Debate: Would You Reveal Hyperion's Location?
Mike Dronkers / Thursday, March 28 @ 1:57 p.m. / Environment
Hyperion, so named by the team of researchers who discovered it, is the tallest known tree on Earth. And the researchers are not saying where it is.
Why? Presumably to protect it from vandals, habitat-threatening trailblazers or souvenir seekers. (They couldn't be reached on short notice.)
At 379 feet, it's not dramatically taller than neighboring trees. It is public property, and it's not endangered. Still, those in the know decided they're not telling anyone how to find it.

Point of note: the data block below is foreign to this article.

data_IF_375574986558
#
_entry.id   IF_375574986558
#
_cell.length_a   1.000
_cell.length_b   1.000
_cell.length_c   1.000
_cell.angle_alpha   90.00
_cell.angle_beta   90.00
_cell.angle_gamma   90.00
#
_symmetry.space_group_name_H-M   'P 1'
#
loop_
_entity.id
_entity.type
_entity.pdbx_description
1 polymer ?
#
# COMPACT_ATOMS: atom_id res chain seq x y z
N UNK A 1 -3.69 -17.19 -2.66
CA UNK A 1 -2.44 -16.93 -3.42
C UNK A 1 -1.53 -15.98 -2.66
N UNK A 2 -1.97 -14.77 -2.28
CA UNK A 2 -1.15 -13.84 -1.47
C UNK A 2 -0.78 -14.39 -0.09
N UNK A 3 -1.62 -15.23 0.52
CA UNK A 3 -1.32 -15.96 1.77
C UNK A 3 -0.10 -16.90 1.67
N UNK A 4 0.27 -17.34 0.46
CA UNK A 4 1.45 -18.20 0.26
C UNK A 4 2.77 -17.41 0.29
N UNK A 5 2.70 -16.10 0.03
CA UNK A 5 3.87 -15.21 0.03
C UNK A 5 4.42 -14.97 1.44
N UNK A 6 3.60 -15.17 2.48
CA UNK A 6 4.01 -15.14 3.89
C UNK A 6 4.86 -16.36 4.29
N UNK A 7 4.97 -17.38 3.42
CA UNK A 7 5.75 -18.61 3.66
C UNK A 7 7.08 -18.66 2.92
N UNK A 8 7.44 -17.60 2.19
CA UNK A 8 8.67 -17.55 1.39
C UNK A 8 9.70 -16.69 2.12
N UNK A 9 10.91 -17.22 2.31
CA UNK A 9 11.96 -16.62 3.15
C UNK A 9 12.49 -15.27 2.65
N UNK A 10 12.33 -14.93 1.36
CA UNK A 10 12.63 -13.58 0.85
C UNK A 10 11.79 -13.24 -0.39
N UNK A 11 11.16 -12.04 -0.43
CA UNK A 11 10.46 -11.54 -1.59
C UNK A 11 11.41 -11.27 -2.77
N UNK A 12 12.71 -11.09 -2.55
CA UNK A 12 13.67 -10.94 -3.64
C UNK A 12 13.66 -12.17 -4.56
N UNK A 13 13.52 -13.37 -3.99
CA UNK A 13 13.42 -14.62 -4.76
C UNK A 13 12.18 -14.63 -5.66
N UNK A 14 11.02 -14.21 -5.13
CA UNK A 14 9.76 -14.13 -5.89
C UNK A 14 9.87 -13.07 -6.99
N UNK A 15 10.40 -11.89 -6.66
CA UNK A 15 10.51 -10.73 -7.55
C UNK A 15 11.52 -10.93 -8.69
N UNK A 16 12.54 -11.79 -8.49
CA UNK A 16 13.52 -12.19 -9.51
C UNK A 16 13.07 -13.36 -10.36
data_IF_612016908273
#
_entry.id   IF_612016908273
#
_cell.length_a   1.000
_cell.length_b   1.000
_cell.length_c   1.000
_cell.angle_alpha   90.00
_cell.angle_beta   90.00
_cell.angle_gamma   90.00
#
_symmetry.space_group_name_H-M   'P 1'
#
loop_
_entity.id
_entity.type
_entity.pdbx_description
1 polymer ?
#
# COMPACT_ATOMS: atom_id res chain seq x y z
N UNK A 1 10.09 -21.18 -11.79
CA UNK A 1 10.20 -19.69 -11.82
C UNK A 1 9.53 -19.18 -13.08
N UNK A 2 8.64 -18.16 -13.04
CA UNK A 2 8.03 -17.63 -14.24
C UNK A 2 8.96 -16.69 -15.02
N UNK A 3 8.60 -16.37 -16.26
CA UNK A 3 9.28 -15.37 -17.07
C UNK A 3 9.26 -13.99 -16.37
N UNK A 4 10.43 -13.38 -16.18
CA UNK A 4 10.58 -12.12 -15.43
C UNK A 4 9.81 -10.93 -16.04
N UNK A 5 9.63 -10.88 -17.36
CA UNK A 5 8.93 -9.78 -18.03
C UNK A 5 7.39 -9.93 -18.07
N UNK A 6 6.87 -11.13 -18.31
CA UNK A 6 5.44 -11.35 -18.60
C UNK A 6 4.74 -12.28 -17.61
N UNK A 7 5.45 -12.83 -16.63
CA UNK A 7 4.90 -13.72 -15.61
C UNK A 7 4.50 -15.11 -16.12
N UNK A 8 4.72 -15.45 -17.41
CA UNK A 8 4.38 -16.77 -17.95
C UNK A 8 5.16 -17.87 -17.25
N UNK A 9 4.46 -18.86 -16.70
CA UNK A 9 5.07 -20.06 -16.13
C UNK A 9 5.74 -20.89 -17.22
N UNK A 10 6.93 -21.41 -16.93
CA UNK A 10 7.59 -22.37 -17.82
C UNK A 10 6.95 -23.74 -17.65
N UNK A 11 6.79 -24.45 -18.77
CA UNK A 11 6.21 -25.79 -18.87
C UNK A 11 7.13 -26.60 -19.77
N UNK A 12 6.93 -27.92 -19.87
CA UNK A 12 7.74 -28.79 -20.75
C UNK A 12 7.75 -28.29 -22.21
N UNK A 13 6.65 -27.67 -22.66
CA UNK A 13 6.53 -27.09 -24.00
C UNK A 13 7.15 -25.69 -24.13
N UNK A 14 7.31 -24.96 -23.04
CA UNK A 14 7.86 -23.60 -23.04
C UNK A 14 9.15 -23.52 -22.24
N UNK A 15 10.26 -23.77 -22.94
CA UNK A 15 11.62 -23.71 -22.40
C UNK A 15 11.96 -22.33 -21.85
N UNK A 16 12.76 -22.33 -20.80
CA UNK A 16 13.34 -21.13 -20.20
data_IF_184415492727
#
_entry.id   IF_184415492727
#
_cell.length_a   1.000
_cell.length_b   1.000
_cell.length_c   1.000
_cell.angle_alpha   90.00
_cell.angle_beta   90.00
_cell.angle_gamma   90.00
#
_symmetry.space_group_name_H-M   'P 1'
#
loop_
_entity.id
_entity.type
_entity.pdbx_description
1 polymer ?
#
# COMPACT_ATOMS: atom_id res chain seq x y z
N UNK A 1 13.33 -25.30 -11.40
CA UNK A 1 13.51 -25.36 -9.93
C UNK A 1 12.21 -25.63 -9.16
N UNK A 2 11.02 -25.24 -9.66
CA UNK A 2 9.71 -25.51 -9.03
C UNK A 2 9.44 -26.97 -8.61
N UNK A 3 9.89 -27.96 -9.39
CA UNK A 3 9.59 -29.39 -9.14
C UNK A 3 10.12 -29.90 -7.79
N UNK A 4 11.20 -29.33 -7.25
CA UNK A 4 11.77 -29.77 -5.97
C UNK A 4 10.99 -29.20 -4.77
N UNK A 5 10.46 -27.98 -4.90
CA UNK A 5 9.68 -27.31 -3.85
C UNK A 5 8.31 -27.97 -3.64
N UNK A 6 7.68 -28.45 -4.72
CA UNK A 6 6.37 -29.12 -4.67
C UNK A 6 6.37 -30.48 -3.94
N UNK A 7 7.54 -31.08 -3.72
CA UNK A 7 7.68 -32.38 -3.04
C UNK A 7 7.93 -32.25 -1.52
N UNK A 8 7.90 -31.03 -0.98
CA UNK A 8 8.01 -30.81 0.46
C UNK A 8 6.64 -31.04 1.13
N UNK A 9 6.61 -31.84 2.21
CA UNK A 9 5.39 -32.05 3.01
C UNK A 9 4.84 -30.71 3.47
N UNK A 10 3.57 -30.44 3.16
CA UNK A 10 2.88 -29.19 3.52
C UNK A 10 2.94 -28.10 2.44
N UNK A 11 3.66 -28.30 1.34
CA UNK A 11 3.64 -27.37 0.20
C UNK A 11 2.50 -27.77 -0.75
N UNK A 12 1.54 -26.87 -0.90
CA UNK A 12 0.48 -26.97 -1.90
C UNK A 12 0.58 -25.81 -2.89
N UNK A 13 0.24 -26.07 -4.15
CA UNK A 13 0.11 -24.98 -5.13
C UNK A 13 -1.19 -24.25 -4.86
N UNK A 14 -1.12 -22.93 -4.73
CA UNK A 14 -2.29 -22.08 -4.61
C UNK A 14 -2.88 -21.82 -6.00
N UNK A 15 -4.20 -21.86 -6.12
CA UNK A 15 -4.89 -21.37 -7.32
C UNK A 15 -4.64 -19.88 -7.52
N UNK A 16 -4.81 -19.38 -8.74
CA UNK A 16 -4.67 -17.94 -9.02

Andrew "Information Should be Free" Goff isn't down with secrecy, and would PayPal all his money to Wikileaks if he could only remember his password. Also in need of convincing is Hank Sims (Lost Coast Outpost), who believes that Hyperion is no more special than any other tree and would do anything for the click-throughs.
On the biology side are Jen Kalt (Humboldt Baykeeper) and Michael Kauffmann (author, Conifer Country). Kalt cites a number of examples in which sensitive flora are kept hidden for their own safety, and Kauffmann maintains that life's mysteries don't always require publicity.